Contemporary class with Janice Garrett

Contemporary class with Janice Garrett

And yet, the Bay Area’s dance community is the second largest in the country after New York City. Recent graduates of dance bachelors and masters programs flock here to take advantage of artist opportunities and incubation programs at venues acting both as service organizations as well as presenting entities such as ODC Dance Commons and the ODC Theater with Pilot and the resident artist program, as well as CounterPulse, The Garage and Kunst-Stoff Arts residencies and production support. Places to take class abound in the city with the San Francisco Dance Center, Dance Mission Theater, San Francisco Conservatory of Dance and the Joe Goode Annex. It’s not that there aren’t wonderfully generative dance organizations, studios and institutions in San Francisco –there are, and some have even grown since the advent of the digital age. Many of the dancers just can’t afford to stay local.

Which brings me to the movement of artists into the East Bay. While there exists an undoubtedly strong presence of dance artists and artistic activity in the East Bay, Oakland is not the “Brooklyn of San Francisco” and performing artists who live outside San Francisco don’t benefit from major funders like the San Francisco Arts Commission, since artists have to be residents of San Francisco to apply. Also worth noting in terms of healthcare is that many San Francisco-based dance artists benefit from Healthy San Francisco, a citywide program providing accessible and affordable basic health care, not available in Oakland. What you gain in space and more affordable rent, you lose in other resources.

Also on my mind are the reportedly transactional and consumerist philanthropic habits of the young tech crowd noted by Ellen Cushing. For dance, a non-object-based art form, the translation threatens:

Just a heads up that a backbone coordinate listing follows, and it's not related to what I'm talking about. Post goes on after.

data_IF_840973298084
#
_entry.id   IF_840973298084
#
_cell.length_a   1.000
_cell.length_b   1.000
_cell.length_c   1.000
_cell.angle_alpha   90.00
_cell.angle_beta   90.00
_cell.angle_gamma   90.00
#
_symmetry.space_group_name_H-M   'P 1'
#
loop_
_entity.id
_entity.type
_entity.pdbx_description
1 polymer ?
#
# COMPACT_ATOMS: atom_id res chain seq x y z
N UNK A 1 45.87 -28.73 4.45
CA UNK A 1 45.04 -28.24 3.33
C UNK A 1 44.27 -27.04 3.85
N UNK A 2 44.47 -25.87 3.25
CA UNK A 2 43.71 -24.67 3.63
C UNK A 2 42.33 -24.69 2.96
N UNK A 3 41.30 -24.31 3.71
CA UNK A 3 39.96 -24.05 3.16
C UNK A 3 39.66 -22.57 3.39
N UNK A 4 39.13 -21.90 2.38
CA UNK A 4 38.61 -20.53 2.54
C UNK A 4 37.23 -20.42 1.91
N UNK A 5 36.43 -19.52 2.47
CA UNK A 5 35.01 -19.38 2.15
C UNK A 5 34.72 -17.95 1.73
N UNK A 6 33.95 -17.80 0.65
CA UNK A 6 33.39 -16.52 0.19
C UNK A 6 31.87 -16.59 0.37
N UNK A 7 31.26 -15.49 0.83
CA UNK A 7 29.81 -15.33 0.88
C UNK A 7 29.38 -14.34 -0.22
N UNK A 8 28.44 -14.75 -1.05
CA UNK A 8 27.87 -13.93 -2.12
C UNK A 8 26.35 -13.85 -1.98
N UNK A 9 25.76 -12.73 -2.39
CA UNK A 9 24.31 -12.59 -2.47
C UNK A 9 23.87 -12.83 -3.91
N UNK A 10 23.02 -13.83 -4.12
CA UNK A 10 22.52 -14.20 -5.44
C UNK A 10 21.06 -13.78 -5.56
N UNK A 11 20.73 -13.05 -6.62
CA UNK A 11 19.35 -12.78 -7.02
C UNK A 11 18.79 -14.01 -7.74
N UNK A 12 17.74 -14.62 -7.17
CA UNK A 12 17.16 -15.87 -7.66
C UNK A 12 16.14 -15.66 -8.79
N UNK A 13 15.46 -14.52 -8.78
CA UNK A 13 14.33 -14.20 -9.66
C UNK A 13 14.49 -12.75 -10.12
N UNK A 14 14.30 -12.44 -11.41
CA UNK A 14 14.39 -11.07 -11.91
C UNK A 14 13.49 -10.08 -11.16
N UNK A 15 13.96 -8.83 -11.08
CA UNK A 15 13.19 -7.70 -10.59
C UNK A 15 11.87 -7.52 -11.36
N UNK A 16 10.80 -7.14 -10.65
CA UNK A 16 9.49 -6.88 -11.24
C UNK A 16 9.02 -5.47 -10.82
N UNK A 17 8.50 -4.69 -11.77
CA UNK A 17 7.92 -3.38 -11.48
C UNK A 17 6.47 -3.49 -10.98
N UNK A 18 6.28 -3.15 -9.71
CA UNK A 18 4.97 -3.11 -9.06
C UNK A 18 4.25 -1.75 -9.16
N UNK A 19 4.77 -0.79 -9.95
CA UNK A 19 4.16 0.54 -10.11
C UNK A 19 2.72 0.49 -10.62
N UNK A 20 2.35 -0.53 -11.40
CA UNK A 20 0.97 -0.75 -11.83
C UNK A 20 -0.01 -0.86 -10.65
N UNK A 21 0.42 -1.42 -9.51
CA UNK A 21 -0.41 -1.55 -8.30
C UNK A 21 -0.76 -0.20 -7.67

“A lot of this is about the difference between consuming culture and supporting culture,” a startup-world refugee told me a few weeks ago: If Old Money is investing in season tickets to the symphony and writing checks to the Legion of Honor, New Money is buying ultra-limited-edition indie-rock LPs and contributing to art projects on IndieGoGo in exchange for early prints. And if the old conception of art and philanthropy was about, essentially, building a civilization — about funding institutions without expecting anything in return, simply because they present an inherent, sometimes ineffable, sometimes free market-defying value to society, present and future, because they help us understand ourselves and our world in a way that can occasionally transcend popular opinion— the new one is, for better or for worse, about voting with your dollars.”

Finally, the below articles provide a compilation of recent cautionary messages about housing, privileged consumption and the potentially depleted cultural vibrancy of San Francisco related to the tech boom. Most of the messages are bleak, pointing to the vast lifestyle differential between dot-commers and others:

“Is a new tech bubble starting to grow?” USA Today

“The new dot-com boom” Canadian Business

“San Francisco Tech Boom Brings Jobs and Worries” The New York Times

“How Much Tech Can One City Take?” San Francisco Magazine

“Google Invades” London Review of Books

“The Bacon-Wrapped Economy” East Bay Express

So are there benefits of the tech boom’s impact for performance makers? If there are, I haven’t gleaned them yet, but maybe you can help me see the silver lining? San Francisco’s choreographers have rallied to continue making work here and longstanding dance organizations facilitate new development and nurture the imaginations and talents, even in less hospitable living circumstances for artists.